For UVa students, the Corner is the central hub for commerce in Charlottesville. There are popular restaurants, bars, and retail shops all located conveniently near UVa Grounds. It is always bustling with people and makes for a great place to spend an afternoon or evening. The main stretch of the Corner on University Avenue features scattered trees on the sidewalk, while the section on 14th street does not have any.
The trees provide many services for pedestrians, shoppers, and diners on the Corner. First, they provide a temporary escape from the heat for pedestrians. The shade under a tree can be about 2.3 degrees Celsius lower than the temperature in the sun (Simpson, 1998). Secondly, a single tree can absorb 750 gallons of storm water per year (Earth Gauge). Lastly, trees can greatly reduce air pollutants. One tree absorbs 60 pounds of pollutants from the air in one year (Earth Gauge).
The above section of the Corner greatly benefits from having street trees. They provide shade and a psychological sense of separation from both the busy road. On warm days, The Virginian can take advantage of the tree’s benefits and places two tables on the street. The outdoor environment, combined with the possibility of seeing friends passing by makes these tables among the most popular places to eat on the Corner.
This section of the Corner, at the intersection of 14th Street and University Avenue features no trees. Among the eight restaurants between University Avenue and the Wertland and 14th intersection, four restaurants, Boylan Heights, Christian’s Pizza, Two Guys Tacos, and Basil, have outdoor seating. Instead of street tables, though, they all have built structures such as patios or porches to accommodate tables.
The Boylan and Christian’s porch is just a few feet away from an incredibly busy intersection, a railroad bridge, and a coal-fired power plant. I know from experience that when a UTS bus and a train pass this spot simultaneously, you cannot hear the person sitting next to you. Additionally, all of the activity increases the temperature and emits many toxins into the air.
While the trees on the Corner are beneficial, having them can come at a cost. Trees require a good amount of space that could be used otherwise. For example, sidewalks must be extended in order to plant a tree, and that eliminates the space that could be used for parking. Also, they increase risk of property damage as falling limbs could hit cars, buildings, or even people. However, the risk of property damage from trees is still very low and reduced parking motivates people to walk more and keeps the air cleaner.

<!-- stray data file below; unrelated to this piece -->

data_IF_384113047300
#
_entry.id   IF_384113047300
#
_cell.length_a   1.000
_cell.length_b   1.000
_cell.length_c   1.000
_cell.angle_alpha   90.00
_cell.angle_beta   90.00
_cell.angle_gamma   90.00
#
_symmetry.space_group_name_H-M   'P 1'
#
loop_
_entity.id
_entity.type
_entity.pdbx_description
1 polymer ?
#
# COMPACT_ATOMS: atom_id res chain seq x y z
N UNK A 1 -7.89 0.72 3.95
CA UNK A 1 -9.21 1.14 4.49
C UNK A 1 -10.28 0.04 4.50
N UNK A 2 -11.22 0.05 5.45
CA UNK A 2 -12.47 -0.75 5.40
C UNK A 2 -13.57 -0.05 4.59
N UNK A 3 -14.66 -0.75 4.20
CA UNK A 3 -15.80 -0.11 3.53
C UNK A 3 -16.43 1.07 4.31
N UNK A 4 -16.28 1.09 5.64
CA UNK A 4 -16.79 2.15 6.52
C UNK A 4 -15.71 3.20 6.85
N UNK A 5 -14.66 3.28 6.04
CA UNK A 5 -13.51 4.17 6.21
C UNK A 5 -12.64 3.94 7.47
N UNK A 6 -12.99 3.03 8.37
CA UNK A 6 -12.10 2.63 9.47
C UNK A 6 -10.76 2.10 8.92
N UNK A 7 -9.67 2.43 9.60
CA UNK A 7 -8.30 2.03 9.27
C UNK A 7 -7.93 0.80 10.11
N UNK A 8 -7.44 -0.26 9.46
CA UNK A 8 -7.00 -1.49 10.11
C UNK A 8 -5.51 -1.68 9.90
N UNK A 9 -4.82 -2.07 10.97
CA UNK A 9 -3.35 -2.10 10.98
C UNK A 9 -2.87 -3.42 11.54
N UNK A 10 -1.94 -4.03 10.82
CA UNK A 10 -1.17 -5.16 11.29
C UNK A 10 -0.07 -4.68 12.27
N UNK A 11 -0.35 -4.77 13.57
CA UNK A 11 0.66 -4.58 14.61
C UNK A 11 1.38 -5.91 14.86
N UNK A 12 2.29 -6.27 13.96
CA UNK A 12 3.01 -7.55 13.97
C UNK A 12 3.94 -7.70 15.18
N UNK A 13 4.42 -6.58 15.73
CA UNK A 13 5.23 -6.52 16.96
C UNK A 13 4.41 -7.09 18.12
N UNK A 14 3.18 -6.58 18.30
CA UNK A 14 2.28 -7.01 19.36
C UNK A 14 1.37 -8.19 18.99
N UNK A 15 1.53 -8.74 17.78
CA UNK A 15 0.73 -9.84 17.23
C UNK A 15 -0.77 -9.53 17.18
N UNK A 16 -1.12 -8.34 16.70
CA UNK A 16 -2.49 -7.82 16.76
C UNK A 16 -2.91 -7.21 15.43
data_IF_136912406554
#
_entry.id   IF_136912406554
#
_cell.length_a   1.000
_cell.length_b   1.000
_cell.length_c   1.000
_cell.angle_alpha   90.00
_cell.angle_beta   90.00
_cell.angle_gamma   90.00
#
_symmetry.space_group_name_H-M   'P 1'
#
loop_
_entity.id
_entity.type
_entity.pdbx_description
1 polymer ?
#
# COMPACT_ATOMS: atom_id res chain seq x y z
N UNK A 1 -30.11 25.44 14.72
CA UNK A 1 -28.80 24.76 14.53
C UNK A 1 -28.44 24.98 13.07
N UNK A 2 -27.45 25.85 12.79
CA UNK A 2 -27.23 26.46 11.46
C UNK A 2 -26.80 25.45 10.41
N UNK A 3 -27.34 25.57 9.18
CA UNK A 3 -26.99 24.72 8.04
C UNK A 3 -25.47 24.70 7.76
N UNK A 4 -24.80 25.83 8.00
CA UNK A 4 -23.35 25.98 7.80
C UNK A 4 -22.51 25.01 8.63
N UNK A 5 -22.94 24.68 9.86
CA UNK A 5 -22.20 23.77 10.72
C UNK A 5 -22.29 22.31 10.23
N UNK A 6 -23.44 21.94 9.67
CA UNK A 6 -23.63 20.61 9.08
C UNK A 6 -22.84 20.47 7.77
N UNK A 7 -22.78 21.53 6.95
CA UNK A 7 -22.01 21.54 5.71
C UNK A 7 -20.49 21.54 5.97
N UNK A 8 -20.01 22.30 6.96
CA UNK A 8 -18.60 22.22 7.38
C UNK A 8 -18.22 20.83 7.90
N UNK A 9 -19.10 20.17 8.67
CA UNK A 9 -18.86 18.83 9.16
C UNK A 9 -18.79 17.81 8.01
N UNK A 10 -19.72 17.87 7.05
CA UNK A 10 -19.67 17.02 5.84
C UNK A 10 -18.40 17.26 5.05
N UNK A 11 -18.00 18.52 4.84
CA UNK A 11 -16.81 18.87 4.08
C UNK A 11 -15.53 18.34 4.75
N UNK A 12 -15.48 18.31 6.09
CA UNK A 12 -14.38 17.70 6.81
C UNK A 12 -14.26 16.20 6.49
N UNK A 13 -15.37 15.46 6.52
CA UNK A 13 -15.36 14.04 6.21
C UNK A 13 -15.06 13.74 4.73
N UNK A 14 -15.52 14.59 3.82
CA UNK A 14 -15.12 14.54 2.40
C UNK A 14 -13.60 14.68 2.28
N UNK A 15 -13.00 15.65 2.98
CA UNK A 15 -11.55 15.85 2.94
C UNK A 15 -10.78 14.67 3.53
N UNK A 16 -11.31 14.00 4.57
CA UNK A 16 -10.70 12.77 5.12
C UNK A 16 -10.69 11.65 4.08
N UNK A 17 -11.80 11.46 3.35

Overall, trees help both businesses and people on the Corner. They add floor space to restaurants and create a pleasant ambiance for dining outdoors without having to build an additional structure for seating. Additionally, the cooling power of trees can reduce the amount of sun entering a building, lowering the need for air conditioning (Simpson, 1998). The trees on University Avenue create a quasi barrier between the street and sidewalk, creating a cool, clean environment for pedestrians. There are several problems on the corner that trees could help address. Storm water management on the Corner is not great, especially after a snowstorm. The side streets and sidewalks frequently flood and make walking difficult. Additional trees or other vegetation could help absorb storm water, but there is no more space available for more to be planted. Also, to help improve air quality, the city could plant more trees around the power plant. I believe that if more space were available, the city would plant many more trees on the Corner as the most cost-effective way to manage issues with temperature, air quality, and storm water runoff.
Post by Scott Schutte
Simpson, J. R. (1998). Urban Forest Impacts on Regional Cooling and Heating Energy use: Sacramento County Case Study. Journal of Arboriculture 24(4): 201–214.
“National Arbor Day.” Mother Earth News. Earth Gauge, 23 Apr. 2014. Web. 06 Mar. 2015.